How Louisville’s infractions report compares to Syracuse’s
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The NCAA on Thursday morning announced it had placed Louisville on probation and suspended its Hall of Fame men’s basketball coach Rick Pitino for five games, somewhat echoing the sanctions the same governing body hit Syracuse with a little more than two years ago.
Louisville may have to vacate its 2013 national title if it does not win the appeal filed on Thursday. If Louisville loses the appeal, it would be the first vacated national title in men’s basketball history. There are also 108 regular season games and 15 NCAA tournament victories that could be vacated, including the Cardinals’ Final Four run in 2012.
At the surface, the Syracuse penalty may seem harsher. In 2015, the NCAA suspended SU head coach Jim Boeheim nine conference games for failed drug tests and an improperly completed academic paper for then-center Fab Melo. Boeheim’s suspension nearly doubled Pitino’s (five games for a sex ring), and it placed Syracuse on probation a year longer than Louisville.
Though NCAA violation cases vary widely, these two punishments create a comparison between a pair of men’s basketball programs that both made recent trips to the Final Four and show the NCAA’s varying approach on rulings, the role of precedent and the power of big-time college athletics.
Syracuse and Louisville were caught breaking the rules for very different reasons. For Syracuse, among the NCAA’s 94-page report, its findings included SU breaking its own drug policy, improper academic benefits and a “lack of institutional control” over the department. There also were several incidents of student-athletes receiving impermissible benefits from assistants and tutors.
The result for SU: The NCAA took away three scholarships in each of the next four seasons (2015-19), vacated 101 wins and placed the program on five years of probation. Boeheim was suspended for the first nine games of Atlantic Coast Conference play in 2015-16.
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After its appeal, Syracuse won back four scholarships, one each year. Boeheim started his suspension prior to conference play.
For Louisville, the NCAA found that a former director of basketball operations provided strippers and prostitutes to players and recruits in a dormitory and hotel for several years. In its own words, the NCAA found “instances of adult entertainment and/or prostitution for 15 prospective student-athletes, three enrolled student-athletes, a friend visiting campus with one of the prospects and two nonscholastic basketball coaches.”
Pitino maintains he did not know about the sex ring, but the NCAA found ignorance a non-excuse, much like it did for Boeheim in 2015.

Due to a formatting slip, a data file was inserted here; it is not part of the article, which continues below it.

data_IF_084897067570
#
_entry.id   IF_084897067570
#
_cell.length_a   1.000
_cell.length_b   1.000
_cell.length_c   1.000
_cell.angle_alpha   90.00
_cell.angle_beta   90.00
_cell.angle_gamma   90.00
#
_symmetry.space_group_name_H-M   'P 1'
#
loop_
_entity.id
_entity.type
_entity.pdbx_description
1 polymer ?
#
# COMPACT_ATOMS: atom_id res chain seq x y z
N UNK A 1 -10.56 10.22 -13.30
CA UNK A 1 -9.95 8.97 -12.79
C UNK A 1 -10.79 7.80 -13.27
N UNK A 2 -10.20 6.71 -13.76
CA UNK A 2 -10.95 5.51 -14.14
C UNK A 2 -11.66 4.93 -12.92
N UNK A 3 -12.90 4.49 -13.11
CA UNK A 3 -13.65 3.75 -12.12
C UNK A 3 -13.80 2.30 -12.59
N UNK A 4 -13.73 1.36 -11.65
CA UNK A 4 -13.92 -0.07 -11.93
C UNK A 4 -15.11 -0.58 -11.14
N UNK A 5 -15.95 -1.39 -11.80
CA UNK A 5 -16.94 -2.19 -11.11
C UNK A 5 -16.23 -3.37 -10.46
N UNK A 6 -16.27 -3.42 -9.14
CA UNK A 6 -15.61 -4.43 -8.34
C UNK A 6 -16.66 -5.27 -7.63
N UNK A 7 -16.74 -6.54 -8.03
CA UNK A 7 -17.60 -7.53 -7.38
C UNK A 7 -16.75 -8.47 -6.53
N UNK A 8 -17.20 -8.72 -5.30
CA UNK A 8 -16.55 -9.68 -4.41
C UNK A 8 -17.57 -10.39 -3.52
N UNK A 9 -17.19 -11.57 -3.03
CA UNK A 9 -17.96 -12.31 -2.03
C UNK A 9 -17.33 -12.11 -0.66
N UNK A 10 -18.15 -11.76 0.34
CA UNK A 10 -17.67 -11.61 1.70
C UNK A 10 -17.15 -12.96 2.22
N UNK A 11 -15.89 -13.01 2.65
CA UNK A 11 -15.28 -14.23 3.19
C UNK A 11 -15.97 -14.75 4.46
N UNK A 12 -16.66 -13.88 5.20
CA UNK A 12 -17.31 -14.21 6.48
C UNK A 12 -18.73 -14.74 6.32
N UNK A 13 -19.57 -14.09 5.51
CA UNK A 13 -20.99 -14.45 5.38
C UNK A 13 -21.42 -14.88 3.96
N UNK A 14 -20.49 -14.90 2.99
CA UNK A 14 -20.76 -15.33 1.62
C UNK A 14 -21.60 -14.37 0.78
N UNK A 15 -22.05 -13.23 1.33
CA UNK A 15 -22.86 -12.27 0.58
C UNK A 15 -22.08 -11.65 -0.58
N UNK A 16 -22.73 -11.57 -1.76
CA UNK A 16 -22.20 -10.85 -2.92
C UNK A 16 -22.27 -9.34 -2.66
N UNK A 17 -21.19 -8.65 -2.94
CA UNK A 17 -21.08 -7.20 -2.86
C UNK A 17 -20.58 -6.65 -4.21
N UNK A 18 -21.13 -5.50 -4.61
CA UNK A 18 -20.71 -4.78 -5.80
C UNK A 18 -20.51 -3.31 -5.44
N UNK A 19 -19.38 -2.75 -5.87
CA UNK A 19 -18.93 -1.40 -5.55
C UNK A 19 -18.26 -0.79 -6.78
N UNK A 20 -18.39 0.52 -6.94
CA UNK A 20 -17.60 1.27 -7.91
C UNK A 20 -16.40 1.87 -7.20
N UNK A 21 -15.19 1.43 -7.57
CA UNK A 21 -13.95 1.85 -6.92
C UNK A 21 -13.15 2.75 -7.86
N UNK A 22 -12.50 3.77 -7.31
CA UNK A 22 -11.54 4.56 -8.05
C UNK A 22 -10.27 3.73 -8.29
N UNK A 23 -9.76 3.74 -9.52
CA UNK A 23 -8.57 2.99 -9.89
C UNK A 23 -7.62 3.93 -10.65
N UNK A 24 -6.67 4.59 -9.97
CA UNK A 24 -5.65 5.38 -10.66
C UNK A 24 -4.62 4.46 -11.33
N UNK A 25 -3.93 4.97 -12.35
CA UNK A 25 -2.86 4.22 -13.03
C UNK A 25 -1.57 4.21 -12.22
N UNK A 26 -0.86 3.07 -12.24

The NCAA verdict for Louisville, announced Thursday morning, puts Louisville on probation for four years. The university was fined $5,000 and ordered to return any conference revenue sharing money it received for appearances in the NCAA Tournament from 2012-15. The director of basketball operations was handed a 10-year show-cause order, essentially barring him from coaching at any NCAA university. A former assistant coach was given a one-year show-cause order.
How the NCAA even began to investigate the programs differed quite drastically. In 2007, Syracuse self-reported possible violations. The Louisville scandal, on the other hand, was revealed nearly two years ago, in the book, “Breaking Cardinal Rules: Basketball and the Escort Queen,” by self-described former escort Katina Powell. She said she was an escort service employee providing women to entertain recruits and their player hosts. The incidents took place in an on-campus dormitory, according to an NCAA notice of allegations released by Louisville last year.
Louisville responded by announcing a self-imposed postseason ban for 2015-16. Such actions are common — Syracuse self-imposed a postseason ban of its own during the 2014-15 season — because schools can pre-empt the sanctions and, by indicating a willingness to cooperate, lessen or absolve the penalty.
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The self-imposed ban came during a year in which the Orange was 18-13 overall, 9-9 in the ACC and unlikely to earn an NCAA Tournament berth. The year Louisville self-imposed its ban, the Cardinals finished the season 23-8 overall, 12-6 in conference and No. 14 in the Top 25.
The NCAA said it accepted Louisville’s self-imposed postseason ban, but the NCAA said it didn’t accept Syracuse’s. It’s unclear why the NCAA responded the way it did in each case.
Pitino has won a pair of national titles, led three colleges to the Final Four and completed his 16th season at UofL this spring. He ranks 12th in Division I men’s basketball with 770 career wins. At Syracuse, Boeheim has won a national title of his own, led the Orange to five Final Fours and completed his 41st season at the helm. His 1,004 unofficial wins would place him second in Division I men’s basketball.
On the days the penalties were handed down — March 6, 2015 and June 15, 2017 — the legendary coaches responded in a similar fashion. Pitino called the punishments Thursday “over-the-top severe,” while Boeheim said SU’s were “unduly harsh.”
Two top basketball programs in the ACC, each overseen by a Hall of Famer who in the eyes of the NCAA failed to monitor his staff. Two sets of vacated victories and scholarship reduction. Two self-imposed bans. Syracuse’s worked, and Louisville’s appeal is pending.
Published on June 16, 2017 at 3:02 pm